In step S250, a SmartBox is draggedanddropped and an expected interval length is acquired, and a position of another SmartBox is predicted. The essential interactive operation in the SmartBox tool is the draganddrop paradigm for creating complex structures through the propagation of a repeated structure, in our case, a SmartBox. The user selects a SmartBox and then dragsanddrops to a new target location in the vicinity. Similarly to the initialization of a simple box as described above, we apply the discrete optimization as described in the preceding section over the region of interest (ROI) defined by the drop operation. In this case, contextual information is utilized to define the candidate set since the draganddrop operation naturally implies a contextual relation between the original box and its copy. In particular, a sequence of draganddrop operations define an expected interval length Δ measuring the average of the interval lengths between consecutive SmartBox instances encountered along the sequence so far.
As the user performs draganddrop operations, contextual information is being formed and such information can assist in reconstruction even over areas where the data is highly sparse or completely missing. This is exploited in our design of the contextdriven automatic continuation operation.
Specifically, each draganddrop operation performed by the user is tracked and analyzed. Continuation essentially computes an amortized draganddrop average by averaging the current draganddrop interval, size and direction with all the previous ones. Thus, the reconstruction is extended, following along the interval direction and distance, by copying the repetitive model to its next position. Once the next position is computed, its neighborhood is examined and find candidates as in the draganddrop step.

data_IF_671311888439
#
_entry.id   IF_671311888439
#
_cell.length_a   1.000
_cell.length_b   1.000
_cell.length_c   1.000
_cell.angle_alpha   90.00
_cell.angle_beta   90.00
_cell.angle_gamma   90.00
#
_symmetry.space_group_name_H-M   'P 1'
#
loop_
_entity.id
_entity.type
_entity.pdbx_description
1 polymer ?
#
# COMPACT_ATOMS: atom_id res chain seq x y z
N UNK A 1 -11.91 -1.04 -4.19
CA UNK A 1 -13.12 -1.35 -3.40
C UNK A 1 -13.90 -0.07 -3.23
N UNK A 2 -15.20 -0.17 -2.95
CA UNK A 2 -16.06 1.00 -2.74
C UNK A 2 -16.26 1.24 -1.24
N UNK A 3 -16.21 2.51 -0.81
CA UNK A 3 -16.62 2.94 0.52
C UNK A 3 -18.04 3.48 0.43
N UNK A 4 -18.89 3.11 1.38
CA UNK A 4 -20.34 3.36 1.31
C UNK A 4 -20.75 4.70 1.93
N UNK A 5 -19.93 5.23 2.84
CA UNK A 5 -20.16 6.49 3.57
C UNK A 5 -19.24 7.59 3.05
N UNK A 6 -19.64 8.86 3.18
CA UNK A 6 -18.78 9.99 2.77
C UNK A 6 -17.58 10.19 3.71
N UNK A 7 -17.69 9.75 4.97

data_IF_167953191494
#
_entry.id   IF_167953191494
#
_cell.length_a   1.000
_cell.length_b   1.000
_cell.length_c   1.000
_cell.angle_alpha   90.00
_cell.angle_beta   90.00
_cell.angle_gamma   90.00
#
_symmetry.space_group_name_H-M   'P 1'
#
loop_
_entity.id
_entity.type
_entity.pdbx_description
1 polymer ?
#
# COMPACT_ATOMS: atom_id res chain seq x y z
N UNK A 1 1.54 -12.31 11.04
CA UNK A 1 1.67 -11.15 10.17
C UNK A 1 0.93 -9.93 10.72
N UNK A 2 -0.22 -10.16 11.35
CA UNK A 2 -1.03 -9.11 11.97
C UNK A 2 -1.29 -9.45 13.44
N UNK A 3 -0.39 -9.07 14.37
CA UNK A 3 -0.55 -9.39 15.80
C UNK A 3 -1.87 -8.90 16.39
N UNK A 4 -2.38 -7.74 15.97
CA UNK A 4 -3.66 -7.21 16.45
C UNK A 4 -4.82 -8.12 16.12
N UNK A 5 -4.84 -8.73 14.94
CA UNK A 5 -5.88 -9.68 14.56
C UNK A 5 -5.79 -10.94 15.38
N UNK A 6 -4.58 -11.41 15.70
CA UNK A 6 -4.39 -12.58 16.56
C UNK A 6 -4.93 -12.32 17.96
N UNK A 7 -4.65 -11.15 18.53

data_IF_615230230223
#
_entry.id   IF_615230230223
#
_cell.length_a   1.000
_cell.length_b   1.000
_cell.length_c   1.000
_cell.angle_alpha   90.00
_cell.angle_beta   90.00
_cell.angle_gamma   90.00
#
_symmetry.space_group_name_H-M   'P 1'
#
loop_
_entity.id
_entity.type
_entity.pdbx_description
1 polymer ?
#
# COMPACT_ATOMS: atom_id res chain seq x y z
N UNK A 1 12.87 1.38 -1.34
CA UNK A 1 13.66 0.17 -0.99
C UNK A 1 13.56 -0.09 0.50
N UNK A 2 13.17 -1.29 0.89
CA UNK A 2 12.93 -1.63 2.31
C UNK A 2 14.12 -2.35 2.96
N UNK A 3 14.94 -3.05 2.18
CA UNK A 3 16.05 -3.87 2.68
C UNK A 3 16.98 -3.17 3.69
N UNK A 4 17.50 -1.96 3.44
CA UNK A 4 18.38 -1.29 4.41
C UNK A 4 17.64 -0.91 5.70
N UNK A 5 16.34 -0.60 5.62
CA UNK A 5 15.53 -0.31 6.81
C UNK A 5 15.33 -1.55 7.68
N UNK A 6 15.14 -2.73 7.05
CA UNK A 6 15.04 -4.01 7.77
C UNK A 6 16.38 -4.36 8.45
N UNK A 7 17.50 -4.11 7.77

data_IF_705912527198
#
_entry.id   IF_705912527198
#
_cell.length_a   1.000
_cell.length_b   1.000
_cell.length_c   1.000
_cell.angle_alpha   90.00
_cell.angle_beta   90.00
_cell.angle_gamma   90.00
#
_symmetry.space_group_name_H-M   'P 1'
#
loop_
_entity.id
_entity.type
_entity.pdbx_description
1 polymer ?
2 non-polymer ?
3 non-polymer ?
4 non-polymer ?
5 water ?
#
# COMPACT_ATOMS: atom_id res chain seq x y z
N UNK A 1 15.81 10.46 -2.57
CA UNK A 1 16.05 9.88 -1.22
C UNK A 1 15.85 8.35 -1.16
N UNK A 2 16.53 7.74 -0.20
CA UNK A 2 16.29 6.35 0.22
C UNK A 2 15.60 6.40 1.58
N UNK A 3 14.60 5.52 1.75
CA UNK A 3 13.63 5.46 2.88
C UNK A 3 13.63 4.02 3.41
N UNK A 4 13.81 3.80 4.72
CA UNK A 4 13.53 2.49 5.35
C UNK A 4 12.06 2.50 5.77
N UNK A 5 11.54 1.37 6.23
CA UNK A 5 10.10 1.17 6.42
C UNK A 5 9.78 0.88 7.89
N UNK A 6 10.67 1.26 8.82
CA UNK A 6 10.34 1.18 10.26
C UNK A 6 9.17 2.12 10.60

Referring to
In step S310, a 3D scan of a threedimensional subject located on a terrain surface is acquired. As shown in
In step S320, a root node of the tree is identified. While accepting an arbitrary number of trees in our input point scan, a tree geometry is extracted and refined on a plantbyplant basis. Therefore, the number and location of trees in the input is determined, root nodes for the BSGs representing each tree are identified.
Since most samples in a typical scan lie on the ground rather than on vegetation, the terrain surface is approximated by computing the centroid of point samples in a number of small regions, then a surface is fit through those points. This surface is swept along the y axis to identify clusters of points at the bases of plants. From each cluster, a single point is selected and marked as the root node of a BSG Finally, in step S330, all points on the terrain are removed from the dataset.
In step S340, referring to
In step S350, BSG is refined to remove the noise and to construct a smooth BSG. The refinement includes:
In step S351, assigning importance weights to points of BSG. The importance weights are assigned to the vertices of the tree graphs to guide our optimization process. First and foremost, edges are connected to heavilyweighted vertices to form long, smooth branches. Short branches with low weight vertices near heavilyweighted samples indicate noise in the dataset. Furthermore, vertices on branches near the crown should have consistently low weights, resulting in the recovery of thin branches in the crown while similar branches at the trunk will be culled away.
To achieve these qualities, each vertex is assigned an importance weight given by the sum of edge lengths in its subtree. While apparently simple, this weight satisfies the critical properties listed above. In this scheme, adjacent vertices in T_{i }with similarly large subtrees will tend to have similar weights, and the weight of a given vertex will be close to the sum of the weights of its children. Further, as it depends on a Euclidean distance measure, this weighting scheme is not sensitive to the density of input points.
In step S352, Given a vertex vεT_{i }with parent v_{p}, an orientation o_{v }is found that minimizes the difference between the orientations of both vertices and between the orientation at v and the direction of the edge e(v, v_{p}). The first as ΔO(T_{i}) in Equation (I) and the second as ΔE(T_{i}) in Equation (II) are formulated.
where v denotes a vertex, vεT_{i}; v_{p }denotes a parent of v; o_{v }denotes an orientation of v; o_{v}_{p }and o_{v }denote orientations of v_{p }and v; c_{v}, c_{v}_{p }denote the importance weights of v, v_{p}; ΔO(T_{i}) denotes a difference between the orientations of both points, ΔE(T_{i}) denotes a difference between the orientations of both points and between the orientations at v and the direction of the edge e(v,v_{p}).